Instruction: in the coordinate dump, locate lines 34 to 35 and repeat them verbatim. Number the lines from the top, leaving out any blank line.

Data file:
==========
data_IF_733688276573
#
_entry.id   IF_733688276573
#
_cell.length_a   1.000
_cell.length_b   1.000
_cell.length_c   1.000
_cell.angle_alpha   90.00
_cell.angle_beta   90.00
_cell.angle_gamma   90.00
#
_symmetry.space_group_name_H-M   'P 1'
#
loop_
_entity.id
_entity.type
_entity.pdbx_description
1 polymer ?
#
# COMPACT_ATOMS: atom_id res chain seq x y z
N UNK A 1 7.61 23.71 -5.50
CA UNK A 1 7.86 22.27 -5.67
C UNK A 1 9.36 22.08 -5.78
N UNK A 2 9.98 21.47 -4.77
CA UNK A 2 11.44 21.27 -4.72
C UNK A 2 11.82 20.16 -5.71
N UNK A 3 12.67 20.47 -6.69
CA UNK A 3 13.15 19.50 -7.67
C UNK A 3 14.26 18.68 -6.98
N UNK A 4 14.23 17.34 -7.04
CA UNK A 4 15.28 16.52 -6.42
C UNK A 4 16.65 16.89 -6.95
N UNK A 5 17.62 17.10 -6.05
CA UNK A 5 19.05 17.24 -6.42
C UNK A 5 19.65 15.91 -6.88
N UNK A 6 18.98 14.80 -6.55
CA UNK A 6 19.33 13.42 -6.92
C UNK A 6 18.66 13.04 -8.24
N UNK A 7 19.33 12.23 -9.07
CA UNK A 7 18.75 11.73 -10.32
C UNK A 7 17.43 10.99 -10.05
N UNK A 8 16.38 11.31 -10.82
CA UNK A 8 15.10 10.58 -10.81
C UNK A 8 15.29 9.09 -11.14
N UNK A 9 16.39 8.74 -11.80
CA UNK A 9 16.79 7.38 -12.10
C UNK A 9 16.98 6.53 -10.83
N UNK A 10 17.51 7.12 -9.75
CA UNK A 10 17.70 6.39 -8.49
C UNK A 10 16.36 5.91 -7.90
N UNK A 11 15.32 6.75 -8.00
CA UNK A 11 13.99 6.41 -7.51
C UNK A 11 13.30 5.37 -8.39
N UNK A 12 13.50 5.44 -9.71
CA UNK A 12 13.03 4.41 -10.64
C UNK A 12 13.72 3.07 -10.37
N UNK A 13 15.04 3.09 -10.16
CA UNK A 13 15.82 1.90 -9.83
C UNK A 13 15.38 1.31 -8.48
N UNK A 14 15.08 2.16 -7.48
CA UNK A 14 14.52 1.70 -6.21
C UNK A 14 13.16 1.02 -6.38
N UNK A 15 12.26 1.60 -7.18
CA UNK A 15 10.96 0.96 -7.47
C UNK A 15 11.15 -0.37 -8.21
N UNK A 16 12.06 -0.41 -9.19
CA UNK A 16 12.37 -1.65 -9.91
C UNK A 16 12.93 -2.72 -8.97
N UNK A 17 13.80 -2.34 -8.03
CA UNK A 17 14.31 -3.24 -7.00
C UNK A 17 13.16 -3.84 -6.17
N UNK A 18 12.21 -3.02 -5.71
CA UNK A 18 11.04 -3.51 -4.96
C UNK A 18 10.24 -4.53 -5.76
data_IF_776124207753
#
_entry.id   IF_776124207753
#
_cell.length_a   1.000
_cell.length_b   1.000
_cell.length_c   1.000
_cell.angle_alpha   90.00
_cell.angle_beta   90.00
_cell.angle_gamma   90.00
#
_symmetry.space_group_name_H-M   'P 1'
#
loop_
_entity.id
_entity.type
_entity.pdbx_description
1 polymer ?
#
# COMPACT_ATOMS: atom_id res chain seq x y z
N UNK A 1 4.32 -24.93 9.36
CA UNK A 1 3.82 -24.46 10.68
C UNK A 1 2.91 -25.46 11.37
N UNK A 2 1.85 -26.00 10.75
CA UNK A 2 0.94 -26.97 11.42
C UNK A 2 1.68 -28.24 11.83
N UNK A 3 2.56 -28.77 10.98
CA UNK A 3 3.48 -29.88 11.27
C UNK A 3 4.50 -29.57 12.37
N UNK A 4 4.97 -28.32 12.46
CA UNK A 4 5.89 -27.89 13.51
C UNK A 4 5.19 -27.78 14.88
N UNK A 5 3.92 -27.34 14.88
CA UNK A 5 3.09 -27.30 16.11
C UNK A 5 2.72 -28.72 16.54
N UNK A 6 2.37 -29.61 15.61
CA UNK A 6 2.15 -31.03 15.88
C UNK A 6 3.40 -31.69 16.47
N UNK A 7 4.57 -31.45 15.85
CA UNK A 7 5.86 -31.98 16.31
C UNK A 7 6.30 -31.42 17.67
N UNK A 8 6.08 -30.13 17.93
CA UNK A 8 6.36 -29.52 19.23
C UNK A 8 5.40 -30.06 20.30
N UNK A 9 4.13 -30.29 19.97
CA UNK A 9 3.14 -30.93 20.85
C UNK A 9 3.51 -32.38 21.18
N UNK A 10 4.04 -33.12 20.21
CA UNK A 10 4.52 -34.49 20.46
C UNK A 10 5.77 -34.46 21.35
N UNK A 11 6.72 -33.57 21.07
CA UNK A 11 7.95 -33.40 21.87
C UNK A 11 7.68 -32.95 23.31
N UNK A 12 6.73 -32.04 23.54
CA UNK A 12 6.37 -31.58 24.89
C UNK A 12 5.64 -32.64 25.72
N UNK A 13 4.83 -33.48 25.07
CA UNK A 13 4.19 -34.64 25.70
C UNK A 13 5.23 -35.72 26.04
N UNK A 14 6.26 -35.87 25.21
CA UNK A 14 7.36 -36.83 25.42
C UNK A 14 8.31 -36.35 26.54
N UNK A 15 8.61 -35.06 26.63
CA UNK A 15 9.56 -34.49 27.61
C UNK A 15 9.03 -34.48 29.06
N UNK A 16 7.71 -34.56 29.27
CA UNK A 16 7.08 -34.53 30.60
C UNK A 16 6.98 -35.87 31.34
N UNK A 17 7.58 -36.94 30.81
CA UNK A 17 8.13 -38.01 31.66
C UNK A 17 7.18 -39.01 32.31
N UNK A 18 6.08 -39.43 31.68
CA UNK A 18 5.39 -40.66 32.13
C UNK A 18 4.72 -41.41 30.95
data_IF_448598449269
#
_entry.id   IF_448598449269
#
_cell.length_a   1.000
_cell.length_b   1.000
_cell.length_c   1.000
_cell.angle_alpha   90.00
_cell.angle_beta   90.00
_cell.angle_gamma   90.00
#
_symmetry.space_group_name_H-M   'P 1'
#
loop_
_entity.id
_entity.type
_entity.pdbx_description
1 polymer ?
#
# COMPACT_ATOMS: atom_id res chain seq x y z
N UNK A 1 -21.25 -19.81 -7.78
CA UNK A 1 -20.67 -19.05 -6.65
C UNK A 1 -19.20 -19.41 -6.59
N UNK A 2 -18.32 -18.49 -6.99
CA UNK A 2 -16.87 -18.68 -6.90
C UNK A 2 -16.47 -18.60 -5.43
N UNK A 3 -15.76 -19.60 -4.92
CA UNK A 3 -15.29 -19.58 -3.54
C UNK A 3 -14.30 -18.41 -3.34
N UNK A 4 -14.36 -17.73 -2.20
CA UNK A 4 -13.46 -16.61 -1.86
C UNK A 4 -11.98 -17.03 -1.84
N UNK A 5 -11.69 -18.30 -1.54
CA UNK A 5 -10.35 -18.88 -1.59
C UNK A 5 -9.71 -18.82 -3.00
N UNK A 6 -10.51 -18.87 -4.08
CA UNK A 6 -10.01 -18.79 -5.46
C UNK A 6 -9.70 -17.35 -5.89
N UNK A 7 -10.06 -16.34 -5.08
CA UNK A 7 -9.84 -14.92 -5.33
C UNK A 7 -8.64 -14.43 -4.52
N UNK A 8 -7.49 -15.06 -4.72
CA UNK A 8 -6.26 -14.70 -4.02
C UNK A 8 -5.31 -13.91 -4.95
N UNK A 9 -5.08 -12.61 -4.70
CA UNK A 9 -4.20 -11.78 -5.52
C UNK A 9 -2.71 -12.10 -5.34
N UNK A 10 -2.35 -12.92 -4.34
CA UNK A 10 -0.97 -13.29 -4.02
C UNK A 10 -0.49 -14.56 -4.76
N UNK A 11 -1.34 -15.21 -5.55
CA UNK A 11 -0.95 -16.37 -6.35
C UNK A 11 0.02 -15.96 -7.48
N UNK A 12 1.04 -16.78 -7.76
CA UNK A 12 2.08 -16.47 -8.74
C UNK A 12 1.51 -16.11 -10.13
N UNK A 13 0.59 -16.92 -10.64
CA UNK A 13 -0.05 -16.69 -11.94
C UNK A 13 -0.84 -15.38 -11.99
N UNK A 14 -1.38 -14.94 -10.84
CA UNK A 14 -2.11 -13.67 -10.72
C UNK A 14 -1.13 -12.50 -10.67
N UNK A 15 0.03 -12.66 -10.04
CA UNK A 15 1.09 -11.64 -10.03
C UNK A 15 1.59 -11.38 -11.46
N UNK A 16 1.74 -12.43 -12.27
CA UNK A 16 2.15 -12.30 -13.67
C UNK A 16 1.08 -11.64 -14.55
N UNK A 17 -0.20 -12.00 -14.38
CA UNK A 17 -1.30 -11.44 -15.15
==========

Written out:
CA UNK A 5 19.05 17.24 -6.42
C UNK A 5 19.65 15.91 -6.88